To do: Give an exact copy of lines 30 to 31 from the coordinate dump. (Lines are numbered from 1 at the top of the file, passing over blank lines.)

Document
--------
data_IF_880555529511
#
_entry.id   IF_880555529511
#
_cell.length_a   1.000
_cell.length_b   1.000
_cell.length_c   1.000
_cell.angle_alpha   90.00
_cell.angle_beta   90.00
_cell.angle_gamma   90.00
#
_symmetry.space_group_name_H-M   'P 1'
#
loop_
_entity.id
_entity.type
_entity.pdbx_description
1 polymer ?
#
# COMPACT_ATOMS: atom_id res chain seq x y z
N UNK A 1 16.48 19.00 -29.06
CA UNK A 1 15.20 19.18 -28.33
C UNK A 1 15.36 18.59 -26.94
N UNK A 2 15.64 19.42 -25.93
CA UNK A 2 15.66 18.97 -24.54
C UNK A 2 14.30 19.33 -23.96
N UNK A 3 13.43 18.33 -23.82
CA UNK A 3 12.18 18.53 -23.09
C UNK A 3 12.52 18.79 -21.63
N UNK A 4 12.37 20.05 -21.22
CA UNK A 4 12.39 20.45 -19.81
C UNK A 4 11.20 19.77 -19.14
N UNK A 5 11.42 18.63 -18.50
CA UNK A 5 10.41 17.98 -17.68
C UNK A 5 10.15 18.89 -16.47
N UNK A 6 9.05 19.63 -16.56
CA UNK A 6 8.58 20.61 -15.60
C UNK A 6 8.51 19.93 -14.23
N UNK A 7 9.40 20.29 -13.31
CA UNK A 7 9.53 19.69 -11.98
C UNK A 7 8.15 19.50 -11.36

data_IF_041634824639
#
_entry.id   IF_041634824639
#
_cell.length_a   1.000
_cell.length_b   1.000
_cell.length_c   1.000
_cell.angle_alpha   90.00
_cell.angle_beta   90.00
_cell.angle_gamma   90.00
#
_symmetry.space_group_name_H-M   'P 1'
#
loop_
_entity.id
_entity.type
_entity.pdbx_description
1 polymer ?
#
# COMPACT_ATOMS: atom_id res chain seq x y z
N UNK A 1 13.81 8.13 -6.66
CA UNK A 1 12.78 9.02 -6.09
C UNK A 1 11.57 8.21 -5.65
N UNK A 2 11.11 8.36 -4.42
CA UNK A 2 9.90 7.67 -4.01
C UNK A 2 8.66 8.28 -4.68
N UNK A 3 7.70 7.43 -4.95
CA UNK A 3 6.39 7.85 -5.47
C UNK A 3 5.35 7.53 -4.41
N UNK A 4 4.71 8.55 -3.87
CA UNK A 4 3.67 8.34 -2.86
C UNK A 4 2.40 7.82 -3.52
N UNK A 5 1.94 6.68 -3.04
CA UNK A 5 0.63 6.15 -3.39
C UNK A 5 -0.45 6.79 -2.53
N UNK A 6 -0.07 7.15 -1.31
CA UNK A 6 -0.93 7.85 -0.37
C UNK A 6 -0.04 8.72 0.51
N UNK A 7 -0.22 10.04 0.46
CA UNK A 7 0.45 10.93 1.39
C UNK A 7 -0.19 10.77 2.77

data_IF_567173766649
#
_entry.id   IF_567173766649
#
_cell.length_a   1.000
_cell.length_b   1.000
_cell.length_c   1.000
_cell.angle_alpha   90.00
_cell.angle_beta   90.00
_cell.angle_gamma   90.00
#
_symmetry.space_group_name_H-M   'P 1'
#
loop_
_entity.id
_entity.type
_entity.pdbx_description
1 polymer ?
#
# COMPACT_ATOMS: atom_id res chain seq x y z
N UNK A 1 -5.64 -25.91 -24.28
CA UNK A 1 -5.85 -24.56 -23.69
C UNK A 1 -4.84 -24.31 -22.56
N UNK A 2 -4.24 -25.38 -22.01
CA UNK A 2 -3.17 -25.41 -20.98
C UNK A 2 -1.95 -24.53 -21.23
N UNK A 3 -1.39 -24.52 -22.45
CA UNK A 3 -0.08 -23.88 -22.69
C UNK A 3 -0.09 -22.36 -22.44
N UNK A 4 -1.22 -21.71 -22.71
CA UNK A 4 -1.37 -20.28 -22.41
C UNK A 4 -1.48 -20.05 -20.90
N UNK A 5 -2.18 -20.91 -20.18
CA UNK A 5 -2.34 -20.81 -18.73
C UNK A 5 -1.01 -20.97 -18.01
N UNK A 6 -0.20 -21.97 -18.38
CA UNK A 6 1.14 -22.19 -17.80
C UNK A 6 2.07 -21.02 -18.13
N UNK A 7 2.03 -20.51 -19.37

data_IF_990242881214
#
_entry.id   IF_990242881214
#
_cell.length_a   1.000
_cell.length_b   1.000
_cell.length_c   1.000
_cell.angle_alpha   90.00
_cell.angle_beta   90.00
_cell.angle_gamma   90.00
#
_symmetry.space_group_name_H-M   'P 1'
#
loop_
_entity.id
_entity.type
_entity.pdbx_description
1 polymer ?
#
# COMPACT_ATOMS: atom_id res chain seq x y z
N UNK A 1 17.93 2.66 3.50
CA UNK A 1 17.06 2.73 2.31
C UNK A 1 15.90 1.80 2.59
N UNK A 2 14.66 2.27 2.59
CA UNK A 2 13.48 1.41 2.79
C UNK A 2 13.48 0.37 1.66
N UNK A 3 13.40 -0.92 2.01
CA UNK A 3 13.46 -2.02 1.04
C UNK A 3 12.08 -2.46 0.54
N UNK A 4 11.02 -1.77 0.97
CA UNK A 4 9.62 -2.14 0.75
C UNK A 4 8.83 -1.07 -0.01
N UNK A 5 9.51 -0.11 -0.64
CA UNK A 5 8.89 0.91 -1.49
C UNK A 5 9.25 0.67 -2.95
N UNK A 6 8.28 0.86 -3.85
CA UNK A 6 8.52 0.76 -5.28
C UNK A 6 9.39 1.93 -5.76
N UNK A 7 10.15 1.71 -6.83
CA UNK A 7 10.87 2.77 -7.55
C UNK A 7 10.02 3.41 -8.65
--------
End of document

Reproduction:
N UNK A 4 12.37 20.05 -21.22
CA UNK A 4 12.39 20.45 -19.81